“Aunt” or “Ant?” It’s Not a Black and White Issue

This story comes from my substitute teaching experience in Anne Arundle County, Maryland, a predominantly White, relatively well off county that is the home of the U.S. Naval Academy.

A pretty little white, blue-eyed blonde kindergartener told me, when I was reading to the class and pronounced the word “aunt” differently from her (that is, it did not sound like the insect, the “ant”) that “black people say “aunt,” (the way I said it) but white people say “ant.” I paused, and told her, no, that is not correct. I told her it depends on where one comes from and that I come from the north, where we say “aunt,” and were taught that “ant” was an insect. I further told her that “ant” is the way a lot of southerners pronounce aunt!

This story is from Linda, a 58 yr. old, light-skinned black woman who is a retired federal public information officer.

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  • Simon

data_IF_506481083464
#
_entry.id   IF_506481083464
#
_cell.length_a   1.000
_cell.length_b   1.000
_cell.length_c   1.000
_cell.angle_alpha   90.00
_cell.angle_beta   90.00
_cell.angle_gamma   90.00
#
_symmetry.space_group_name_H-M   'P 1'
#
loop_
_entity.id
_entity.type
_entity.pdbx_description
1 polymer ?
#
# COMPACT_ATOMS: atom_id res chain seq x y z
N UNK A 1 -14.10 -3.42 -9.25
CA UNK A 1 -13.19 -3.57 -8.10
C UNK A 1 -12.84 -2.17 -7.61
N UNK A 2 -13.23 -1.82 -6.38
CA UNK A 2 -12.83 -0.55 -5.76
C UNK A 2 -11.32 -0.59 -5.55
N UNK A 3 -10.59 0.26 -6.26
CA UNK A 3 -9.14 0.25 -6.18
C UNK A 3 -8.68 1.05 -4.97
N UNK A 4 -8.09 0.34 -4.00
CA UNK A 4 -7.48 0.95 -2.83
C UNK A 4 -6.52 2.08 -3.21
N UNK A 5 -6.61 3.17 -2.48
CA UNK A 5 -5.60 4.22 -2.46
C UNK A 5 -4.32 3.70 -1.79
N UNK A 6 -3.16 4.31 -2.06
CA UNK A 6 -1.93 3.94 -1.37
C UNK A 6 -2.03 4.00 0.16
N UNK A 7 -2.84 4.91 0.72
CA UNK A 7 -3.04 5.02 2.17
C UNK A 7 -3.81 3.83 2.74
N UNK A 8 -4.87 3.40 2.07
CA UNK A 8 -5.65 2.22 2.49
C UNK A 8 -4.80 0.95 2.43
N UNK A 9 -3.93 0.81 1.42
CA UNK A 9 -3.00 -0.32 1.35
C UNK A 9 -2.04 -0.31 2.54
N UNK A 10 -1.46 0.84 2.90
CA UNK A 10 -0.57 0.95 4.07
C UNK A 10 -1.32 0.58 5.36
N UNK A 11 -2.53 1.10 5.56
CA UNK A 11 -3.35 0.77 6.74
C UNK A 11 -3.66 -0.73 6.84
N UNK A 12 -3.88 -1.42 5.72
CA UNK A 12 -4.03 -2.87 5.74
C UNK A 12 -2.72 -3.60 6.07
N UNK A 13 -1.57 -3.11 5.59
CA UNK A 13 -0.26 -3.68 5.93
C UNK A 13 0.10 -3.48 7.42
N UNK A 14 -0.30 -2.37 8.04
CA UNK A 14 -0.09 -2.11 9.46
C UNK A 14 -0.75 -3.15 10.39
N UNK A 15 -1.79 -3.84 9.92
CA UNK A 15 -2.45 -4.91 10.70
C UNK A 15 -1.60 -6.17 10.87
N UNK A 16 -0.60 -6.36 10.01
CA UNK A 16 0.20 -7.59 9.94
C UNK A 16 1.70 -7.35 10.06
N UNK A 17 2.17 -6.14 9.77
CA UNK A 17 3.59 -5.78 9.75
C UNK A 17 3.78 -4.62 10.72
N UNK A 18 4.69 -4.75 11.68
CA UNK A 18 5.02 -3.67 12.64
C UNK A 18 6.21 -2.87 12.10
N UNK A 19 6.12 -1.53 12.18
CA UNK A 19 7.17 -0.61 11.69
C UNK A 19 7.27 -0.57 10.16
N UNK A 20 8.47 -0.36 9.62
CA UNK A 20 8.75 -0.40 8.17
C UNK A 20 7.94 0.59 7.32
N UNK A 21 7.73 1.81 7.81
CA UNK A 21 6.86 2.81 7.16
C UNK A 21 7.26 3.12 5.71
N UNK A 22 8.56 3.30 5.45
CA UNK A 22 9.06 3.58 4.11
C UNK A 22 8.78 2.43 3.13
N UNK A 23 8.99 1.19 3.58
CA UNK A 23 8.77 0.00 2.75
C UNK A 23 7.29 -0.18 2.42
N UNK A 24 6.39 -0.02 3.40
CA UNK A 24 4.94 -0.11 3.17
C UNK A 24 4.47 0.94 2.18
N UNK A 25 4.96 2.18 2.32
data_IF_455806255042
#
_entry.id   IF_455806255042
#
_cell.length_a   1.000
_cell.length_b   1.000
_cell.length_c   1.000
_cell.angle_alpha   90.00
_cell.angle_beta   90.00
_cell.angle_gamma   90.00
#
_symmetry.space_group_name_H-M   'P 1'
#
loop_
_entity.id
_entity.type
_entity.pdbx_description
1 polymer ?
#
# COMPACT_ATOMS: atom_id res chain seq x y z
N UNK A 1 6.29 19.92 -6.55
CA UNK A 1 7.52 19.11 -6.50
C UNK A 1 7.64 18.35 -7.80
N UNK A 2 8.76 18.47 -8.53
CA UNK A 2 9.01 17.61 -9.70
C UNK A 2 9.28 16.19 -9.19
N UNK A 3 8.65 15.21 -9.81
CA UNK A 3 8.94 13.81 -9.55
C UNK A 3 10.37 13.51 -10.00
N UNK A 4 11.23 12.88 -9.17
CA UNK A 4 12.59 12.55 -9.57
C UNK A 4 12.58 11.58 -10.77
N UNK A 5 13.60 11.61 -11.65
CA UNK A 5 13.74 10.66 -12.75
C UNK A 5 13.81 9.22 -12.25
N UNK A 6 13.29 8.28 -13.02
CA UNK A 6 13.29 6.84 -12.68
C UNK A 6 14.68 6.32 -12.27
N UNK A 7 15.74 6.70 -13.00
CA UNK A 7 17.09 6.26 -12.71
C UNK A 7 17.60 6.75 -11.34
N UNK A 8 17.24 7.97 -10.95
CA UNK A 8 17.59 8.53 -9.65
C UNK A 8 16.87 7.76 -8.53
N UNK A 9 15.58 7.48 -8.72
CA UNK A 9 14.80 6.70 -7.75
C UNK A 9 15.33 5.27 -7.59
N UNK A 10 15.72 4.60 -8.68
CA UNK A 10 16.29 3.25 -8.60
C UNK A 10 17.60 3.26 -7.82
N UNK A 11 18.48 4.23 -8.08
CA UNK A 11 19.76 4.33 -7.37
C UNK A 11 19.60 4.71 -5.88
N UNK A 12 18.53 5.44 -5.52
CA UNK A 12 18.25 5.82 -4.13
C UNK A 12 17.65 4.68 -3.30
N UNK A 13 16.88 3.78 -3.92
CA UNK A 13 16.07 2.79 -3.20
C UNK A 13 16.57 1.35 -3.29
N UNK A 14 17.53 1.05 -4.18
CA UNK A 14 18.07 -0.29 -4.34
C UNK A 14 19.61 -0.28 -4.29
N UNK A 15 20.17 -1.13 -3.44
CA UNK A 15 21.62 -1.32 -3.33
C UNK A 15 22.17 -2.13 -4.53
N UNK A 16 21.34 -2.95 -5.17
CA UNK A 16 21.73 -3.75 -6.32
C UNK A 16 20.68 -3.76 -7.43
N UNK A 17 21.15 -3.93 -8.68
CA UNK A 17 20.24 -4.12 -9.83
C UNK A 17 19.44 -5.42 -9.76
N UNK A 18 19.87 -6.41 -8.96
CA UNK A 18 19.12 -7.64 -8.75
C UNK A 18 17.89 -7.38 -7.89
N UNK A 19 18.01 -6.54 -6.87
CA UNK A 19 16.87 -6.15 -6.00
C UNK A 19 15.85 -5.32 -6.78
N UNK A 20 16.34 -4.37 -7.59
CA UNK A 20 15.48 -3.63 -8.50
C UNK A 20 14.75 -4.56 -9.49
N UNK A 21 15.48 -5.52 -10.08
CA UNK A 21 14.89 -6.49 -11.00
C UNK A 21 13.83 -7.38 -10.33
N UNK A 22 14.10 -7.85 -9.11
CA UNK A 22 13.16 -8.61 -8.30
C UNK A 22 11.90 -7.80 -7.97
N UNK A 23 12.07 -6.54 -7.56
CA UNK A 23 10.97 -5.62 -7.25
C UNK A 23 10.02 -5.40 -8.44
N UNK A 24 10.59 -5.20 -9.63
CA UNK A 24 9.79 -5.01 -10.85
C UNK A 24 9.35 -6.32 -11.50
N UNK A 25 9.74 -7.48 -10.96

Perhaps she should also look at how “aunt” is pronounced in other countries that speak English. Most other regions of the world, regardless of race, pronounce it with more of a British flair anyway.

  • Jimiduff

    I come from NY and myself and everyone i grew up witn said ant. But i do notice most black people in NY say aunt.

    • mamba

      NY is mostly black

  • Kori Thompson

    Well up in Massachusetts, everybody pronounced it “Ohnt”. Now I live in Georgia and it’s pronounced “ant”. The black people here, though are the only ones that say “Ohnt”, though. In the south, it’s different. In the north, I guess everybody says it the same.

  • Sam Base

    I never heard anybody say “Ont” until I was in Los Angeles and a black girl said “Ont” and I thought to myself “Why is she speaking with a British accent?” Then when I said “Ant” she looked at me like I was a Martian haha. But we became good friends.